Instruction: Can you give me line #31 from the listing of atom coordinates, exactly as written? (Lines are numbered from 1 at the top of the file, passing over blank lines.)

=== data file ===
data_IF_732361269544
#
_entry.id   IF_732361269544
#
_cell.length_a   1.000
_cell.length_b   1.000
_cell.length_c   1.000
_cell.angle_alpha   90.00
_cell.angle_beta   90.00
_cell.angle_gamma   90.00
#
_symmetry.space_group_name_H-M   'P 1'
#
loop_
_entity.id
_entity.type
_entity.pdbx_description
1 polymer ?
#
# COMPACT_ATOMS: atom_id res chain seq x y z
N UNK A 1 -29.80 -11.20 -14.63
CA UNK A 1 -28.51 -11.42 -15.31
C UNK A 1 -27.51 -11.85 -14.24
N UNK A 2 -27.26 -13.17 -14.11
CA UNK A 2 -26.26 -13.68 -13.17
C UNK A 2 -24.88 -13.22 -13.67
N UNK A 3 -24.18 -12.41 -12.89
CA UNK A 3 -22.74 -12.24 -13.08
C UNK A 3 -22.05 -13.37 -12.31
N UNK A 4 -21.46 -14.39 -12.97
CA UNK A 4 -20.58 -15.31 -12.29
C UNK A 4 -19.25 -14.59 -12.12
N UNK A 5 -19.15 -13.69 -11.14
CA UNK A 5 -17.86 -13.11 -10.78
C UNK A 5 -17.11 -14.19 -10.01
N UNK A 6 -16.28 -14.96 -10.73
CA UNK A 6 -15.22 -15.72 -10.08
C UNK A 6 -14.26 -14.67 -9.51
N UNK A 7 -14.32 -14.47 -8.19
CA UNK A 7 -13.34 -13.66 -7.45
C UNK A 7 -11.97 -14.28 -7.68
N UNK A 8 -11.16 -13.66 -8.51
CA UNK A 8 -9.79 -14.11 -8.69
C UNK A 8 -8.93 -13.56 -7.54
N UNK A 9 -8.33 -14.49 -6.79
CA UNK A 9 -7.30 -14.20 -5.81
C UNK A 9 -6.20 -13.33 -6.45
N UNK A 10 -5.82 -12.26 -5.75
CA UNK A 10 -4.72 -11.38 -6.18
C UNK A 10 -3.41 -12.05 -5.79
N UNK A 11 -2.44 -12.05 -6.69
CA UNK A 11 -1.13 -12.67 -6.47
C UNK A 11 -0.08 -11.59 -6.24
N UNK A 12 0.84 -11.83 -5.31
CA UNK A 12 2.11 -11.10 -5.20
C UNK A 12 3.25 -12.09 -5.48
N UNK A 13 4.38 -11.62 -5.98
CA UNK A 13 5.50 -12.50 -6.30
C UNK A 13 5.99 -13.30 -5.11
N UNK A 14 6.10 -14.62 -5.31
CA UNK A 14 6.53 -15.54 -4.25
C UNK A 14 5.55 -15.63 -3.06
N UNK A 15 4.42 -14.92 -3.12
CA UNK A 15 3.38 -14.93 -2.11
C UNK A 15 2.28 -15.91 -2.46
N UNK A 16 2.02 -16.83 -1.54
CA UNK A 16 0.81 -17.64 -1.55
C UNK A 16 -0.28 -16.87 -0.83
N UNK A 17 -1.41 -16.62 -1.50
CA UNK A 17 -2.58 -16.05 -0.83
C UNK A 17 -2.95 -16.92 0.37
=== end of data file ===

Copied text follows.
CA UNK A 4 -20.58 -15.31 -12.29